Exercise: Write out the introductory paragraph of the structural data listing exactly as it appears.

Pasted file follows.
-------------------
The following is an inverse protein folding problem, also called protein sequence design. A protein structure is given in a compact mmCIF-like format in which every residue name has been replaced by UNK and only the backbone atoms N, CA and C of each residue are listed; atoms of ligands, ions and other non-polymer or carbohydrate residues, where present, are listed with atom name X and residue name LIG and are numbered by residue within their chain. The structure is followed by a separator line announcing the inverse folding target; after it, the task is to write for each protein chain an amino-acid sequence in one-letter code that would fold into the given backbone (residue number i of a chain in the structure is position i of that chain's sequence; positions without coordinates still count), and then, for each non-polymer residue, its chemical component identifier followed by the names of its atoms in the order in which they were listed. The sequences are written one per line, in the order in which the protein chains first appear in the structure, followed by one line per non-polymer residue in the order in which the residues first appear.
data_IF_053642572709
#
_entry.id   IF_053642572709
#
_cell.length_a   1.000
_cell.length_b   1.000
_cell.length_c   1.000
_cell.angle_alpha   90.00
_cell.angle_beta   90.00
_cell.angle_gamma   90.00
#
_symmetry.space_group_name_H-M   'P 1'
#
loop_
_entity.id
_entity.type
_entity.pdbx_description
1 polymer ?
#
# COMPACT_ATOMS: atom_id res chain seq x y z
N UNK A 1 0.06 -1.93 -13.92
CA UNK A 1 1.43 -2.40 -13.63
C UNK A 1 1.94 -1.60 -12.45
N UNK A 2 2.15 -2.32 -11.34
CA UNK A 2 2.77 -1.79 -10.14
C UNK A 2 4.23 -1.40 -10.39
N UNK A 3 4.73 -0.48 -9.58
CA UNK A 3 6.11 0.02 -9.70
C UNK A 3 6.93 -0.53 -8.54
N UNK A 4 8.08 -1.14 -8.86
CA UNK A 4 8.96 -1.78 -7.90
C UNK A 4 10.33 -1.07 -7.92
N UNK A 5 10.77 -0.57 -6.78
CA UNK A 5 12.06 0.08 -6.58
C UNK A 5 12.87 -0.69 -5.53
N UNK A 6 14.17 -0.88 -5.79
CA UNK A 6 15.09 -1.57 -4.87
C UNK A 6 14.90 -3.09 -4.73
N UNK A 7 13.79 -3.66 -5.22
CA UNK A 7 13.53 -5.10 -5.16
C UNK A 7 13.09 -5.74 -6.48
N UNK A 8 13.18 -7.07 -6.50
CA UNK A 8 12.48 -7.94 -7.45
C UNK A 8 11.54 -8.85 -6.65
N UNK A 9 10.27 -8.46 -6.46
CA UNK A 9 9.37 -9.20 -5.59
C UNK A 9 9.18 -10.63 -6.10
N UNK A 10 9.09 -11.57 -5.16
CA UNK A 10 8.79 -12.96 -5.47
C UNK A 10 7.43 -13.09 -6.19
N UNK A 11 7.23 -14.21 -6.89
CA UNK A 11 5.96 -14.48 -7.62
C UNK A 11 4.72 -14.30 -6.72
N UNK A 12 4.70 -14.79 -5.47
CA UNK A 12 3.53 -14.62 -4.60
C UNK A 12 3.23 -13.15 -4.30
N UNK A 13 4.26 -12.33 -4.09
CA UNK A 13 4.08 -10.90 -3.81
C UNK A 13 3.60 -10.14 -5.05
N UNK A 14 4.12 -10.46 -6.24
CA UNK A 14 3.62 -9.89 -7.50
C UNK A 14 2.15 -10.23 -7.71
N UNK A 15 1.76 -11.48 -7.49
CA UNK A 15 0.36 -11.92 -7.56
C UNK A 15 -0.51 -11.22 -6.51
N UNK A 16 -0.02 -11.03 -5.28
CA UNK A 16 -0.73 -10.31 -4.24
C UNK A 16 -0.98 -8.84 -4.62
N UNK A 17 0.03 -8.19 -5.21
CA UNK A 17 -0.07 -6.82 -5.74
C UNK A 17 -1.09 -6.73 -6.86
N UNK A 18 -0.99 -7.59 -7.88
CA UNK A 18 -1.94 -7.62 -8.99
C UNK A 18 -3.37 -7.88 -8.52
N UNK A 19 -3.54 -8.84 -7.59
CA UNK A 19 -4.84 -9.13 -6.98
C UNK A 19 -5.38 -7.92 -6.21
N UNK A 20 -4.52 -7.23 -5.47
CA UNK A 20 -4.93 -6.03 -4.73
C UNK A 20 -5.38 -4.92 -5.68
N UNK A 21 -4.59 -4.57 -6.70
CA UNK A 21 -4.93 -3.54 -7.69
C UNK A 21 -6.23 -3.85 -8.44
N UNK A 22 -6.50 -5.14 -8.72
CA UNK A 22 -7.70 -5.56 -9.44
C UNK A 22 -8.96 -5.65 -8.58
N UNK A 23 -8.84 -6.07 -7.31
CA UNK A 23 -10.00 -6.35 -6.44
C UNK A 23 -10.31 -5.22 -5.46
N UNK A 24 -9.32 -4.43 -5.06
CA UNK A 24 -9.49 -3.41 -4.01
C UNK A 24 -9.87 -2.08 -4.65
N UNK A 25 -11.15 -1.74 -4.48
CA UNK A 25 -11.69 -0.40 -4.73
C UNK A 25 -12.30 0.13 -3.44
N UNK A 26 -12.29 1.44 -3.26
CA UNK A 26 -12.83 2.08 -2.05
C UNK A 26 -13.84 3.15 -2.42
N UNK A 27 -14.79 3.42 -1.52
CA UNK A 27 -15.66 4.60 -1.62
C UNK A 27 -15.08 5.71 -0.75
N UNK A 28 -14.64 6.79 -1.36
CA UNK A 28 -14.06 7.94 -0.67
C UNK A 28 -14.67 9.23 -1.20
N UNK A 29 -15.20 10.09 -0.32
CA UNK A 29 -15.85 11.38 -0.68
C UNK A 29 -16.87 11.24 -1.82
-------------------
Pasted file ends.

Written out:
The following is an inverse protein folding problem, also called protein sequence design. A protein structure is given in a compact mmCIF-like format in which every residue name has been replaced by UNK and only the backbone atoms N, CA and C of each residue are listed; atoms of ligands, ions and other non-polymer or carbohydrate residues, where present, are listed with atom name X and residue name LIG and are numbered by residue within their chain. The structure is followed by a separator line announcing the inverse folding target; after it, the task is to write for each protein chain an amino-acid sequence in one-letter code that would fold into the given backbone (residue number i of a chain in the structure is position i of that chain's sequence; positions without coordinates still count), and then, for each non-polymer residue, its chemical component identifier followed by the names of its atoms in the order in which they were listed. The sequences are written one per line, in the order in which the protein chains first appear in the structure, followed by one line per non-polymer residue in the order in which the residues first appear.